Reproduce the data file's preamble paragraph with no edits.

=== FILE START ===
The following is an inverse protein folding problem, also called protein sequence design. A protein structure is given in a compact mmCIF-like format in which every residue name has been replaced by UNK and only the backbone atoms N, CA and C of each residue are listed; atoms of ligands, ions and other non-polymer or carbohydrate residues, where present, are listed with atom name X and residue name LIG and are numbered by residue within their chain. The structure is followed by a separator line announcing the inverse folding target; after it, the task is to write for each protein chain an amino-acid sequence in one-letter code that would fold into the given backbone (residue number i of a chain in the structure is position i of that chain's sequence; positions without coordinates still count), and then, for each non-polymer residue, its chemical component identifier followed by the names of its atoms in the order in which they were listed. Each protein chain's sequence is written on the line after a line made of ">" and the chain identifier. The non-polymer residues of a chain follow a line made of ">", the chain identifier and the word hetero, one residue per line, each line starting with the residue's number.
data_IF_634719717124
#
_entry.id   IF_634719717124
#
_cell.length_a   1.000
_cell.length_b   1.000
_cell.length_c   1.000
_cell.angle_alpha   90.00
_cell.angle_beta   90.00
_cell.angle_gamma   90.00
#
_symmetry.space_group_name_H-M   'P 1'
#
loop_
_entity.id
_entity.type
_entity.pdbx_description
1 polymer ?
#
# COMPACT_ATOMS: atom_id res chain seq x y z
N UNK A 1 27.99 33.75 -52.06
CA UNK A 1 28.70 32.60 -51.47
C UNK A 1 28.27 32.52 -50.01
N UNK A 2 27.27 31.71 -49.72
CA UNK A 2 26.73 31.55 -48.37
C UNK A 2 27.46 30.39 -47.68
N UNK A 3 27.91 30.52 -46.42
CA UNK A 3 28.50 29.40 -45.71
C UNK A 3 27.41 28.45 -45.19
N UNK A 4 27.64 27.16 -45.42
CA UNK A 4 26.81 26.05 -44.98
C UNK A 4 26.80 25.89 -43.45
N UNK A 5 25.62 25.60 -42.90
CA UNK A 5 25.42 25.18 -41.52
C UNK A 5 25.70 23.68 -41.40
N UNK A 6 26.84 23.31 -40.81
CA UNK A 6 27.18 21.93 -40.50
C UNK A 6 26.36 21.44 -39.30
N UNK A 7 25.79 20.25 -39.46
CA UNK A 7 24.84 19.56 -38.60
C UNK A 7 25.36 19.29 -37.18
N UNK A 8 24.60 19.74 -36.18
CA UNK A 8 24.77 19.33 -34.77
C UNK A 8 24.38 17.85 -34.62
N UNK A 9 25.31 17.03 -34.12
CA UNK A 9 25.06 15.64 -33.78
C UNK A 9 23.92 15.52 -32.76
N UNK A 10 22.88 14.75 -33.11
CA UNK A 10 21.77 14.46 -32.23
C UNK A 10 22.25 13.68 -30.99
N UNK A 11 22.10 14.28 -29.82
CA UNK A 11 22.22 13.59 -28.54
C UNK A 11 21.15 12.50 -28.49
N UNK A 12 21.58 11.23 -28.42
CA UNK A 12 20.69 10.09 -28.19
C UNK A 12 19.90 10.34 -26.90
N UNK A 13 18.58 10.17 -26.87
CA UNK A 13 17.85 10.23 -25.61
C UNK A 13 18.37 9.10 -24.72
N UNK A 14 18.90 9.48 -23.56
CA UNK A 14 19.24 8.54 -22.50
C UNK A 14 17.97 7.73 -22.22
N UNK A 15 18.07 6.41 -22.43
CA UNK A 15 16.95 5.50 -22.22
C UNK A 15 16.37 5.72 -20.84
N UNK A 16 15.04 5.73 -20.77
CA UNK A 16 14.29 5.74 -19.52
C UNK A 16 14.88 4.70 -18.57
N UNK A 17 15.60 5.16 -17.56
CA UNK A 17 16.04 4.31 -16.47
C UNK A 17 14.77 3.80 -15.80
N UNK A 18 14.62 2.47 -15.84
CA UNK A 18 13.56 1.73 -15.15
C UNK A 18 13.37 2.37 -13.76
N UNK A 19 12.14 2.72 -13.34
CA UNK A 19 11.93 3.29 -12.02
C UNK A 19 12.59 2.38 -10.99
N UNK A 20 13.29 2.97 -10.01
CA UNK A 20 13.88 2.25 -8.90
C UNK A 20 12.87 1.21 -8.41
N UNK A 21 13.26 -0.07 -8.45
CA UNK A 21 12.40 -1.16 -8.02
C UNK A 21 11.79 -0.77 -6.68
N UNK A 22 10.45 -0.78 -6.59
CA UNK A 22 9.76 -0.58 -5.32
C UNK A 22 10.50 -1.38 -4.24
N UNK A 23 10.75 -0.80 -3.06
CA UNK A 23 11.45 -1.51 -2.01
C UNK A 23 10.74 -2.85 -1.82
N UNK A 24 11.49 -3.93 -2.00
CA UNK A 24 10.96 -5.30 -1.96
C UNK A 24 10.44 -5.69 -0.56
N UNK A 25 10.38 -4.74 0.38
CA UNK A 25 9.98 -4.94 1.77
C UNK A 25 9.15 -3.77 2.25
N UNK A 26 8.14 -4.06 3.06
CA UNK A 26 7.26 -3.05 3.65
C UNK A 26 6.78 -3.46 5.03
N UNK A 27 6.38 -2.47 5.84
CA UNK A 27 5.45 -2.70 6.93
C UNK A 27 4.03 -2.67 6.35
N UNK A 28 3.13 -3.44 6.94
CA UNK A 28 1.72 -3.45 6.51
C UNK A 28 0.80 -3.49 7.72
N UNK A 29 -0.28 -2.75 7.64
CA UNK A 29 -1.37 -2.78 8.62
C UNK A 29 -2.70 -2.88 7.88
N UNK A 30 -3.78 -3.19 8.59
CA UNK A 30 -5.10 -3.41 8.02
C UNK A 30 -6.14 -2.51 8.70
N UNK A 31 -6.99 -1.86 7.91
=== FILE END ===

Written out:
The following is an inverse protein folding problem, also called protein sequence design. A protein structure is given in a compact mmCIF-like format in which every residue name has been replaced by UNK and only the backbone atoms N, CA and C of each residue are listed; atoms of ligands, ions and other non-polymer or carbohydrate residues, where present, are listed with atom name X and residue name LIG and are numbered by residue within their chain. The structure is followed by a separator line announcing the inverse folding target; after it, the task is to write for each protein chain an amino-acid sequence in one-letter code that would fold into the given backbone (residue number i of a chain in the structure is position i of that chain's sequence; positions without coordinates still count), and then, for each non-polymer residue, its chemical component identifier followed by the names of its atoms in the order in which they were listed. Each protein chain's sequence is written on the line after a line made of ">" and the chain identifier. The non-polymer residues of a chain follow a line made of ">", the chain identifier and the word hetero, one residue per line, each line starting with the residue's number.